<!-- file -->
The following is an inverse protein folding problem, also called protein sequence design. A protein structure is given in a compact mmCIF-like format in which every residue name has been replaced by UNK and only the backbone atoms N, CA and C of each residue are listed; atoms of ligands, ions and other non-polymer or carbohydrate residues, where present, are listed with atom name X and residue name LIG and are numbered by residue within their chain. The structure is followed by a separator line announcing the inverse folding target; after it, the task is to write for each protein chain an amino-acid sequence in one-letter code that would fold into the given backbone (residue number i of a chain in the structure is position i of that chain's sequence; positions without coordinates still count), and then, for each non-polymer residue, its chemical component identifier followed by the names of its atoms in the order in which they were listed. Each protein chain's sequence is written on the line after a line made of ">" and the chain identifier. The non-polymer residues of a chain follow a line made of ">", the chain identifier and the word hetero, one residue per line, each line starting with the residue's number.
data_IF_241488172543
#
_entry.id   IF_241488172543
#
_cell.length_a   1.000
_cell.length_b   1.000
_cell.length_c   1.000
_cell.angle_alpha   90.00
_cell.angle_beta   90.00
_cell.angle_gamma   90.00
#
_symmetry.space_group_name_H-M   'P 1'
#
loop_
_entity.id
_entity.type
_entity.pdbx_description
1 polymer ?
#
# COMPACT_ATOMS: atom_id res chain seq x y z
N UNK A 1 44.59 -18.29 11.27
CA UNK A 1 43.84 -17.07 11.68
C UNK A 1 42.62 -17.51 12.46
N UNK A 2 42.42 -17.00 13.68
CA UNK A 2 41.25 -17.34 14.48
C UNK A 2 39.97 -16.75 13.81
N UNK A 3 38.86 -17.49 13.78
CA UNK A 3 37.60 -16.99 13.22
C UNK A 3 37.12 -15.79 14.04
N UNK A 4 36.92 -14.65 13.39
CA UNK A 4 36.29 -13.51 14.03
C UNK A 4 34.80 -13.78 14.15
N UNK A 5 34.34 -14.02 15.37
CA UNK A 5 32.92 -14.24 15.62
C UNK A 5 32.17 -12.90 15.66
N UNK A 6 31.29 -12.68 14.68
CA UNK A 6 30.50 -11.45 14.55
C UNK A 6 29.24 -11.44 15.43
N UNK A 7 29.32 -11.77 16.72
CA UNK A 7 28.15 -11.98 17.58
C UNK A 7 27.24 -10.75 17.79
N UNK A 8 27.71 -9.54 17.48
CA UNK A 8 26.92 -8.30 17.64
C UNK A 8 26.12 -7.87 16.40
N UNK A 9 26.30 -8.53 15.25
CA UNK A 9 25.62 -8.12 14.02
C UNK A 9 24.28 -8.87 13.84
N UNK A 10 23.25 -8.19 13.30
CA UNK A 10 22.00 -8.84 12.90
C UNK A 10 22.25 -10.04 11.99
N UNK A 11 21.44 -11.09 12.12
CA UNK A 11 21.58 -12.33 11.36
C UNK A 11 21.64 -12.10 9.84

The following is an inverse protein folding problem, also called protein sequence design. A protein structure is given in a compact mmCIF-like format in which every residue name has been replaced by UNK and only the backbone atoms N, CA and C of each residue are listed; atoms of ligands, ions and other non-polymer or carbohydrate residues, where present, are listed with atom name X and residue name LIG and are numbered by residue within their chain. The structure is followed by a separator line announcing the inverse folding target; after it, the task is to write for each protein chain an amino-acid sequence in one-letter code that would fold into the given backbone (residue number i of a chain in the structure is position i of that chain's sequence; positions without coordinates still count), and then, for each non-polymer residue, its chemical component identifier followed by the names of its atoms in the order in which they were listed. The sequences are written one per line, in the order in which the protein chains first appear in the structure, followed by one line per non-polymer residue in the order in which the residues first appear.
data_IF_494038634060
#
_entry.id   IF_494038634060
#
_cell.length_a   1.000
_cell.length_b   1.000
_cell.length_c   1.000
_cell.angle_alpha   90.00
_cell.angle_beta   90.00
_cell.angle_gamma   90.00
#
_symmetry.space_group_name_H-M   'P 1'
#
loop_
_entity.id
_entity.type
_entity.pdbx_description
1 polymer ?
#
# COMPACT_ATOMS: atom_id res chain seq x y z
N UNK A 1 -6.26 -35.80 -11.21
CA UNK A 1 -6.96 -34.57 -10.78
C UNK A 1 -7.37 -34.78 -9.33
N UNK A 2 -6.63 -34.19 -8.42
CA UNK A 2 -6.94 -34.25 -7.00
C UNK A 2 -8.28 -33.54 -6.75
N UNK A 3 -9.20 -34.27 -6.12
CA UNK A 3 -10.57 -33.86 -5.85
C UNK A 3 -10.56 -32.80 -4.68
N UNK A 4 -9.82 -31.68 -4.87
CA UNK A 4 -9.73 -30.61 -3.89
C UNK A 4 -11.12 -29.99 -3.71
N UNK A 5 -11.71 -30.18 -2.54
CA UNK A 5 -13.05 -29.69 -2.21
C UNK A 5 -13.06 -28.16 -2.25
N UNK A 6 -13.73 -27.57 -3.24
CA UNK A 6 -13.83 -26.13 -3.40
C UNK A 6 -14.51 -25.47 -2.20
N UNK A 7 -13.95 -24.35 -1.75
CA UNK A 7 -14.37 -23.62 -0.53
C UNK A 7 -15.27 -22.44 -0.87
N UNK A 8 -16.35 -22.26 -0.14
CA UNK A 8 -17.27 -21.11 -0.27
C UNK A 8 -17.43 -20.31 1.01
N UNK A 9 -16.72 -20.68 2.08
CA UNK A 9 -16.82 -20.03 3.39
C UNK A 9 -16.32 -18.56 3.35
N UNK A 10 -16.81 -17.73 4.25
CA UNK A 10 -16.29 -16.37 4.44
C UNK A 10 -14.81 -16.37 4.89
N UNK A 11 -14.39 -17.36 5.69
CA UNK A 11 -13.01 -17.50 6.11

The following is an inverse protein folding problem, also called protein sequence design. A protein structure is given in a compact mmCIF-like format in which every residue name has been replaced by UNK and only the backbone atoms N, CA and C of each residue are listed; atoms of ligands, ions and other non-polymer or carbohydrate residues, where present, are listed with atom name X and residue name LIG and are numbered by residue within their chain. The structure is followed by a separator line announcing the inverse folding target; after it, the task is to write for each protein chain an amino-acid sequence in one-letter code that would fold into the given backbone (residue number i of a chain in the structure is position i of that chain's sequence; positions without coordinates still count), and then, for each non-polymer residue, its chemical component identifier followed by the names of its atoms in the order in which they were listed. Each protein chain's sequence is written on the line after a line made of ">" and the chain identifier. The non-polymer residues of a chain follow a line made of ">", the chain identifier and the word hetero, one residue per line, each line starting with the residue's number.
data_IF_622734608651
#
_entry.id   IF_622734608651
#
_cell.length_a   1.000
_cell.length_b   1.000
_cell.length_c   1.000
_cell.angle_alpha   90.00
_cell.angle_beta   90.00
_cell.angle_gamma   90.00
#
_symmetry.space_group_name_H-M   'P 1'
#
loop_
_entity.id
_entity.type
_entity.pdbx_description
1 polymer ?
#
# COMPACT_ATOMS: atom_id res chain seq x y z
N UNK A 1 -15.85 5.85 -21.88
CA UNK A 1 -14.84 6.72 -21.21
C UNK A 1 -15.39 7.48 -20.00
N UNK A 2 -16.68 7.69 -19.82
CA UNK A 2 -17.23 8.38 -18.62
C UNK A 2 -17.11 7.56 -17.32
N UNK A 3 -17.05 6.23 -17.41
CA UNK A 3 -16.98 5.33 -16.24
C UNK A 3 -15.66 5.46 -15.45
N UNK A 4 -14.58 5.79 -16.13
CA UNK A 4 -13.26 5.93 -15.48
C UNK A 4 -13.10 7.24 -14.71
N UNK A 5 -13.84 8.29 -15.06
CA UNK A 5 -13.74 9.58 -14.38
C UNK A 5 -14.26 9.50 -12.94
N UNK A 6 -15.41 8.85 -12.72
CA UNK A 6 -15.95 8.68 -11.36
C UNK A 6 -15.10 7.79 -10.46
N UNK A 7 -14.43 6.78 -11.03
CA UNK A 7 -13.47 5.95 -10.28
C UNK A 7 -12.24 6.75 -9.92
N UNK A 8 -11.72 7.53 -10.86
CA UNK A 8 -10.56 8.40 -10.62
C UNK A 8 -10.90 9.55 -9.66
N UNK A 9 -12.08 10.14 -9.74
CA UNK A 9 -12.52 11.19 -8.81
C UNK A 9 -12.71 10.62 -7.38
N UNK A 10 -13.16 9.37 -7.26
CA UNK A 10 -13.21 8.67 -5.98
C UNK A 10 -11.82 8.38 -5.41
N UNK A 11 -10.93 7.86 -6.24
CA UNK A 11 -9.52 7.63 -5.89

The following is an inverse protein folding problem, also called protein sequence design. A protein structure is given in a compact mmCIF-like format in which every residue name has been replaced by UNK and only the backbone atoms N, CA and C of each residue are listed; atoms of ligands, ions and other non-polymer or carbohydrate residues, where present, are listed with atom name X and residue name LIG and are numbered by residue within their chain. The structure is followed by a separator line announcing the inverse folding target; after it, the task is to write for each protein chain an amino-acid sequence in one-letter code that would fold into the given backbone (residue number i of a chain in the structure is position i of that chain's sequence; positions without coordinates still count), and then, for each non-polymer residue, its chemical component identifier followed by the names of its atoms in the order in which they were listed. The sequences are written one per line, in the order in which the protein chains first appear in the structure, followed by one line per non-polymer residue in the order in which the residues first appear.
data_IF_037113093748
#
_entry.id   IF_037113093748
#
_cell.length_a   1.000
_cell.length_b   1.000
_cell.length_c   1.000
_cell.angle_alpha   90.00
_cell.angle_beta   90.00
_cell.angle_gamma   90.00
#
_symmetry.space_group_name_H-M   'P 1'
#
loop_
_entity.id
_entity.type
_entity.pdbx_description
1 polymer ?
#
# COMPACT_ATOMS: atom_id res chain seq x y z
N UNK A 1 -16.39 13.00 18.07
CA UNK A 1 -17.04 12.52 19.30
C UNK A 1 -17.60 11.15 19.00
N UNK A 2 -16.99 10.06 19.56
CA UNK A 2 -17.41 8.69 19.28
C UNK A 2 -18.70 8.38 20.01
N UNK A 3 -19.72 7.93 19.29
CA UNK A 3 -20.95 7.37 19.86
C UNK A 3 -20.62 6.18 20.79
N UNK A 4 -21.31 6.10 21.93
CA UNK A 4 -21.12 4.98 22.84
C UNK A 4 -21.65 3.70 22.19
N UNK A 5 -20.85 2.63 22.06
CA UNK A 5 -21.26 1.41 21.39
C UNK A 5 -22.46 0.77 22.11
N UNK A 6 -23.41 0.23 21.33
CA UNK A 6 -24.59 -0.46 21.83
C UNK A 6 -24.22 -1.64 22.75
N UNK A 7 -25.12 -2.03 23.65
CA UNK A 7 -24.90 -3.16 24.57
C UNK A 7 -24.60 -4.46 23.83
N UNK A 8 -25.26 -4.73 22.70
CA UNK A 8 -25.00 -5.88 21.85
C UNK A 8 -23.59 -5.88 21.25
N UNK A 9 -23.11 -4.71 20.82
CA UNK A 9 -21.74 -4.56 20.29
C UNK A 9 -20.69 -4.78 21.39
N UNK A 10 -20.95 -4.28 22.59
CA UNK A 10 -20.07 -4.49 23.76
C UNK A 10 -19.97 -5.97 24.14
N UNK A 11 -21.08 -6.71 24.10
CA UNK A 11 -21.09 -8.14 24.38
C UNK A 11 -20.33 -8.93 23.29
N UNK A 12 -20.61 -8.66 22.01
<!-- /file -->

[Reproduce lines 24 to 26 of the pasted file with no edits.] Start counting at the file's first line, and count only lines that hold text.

C UNK A 1 42.62 -17.51 12.46
N UNK A 2 42.42 -17.00 13.68
CA UNK A 2 41.25 -17.34 14.48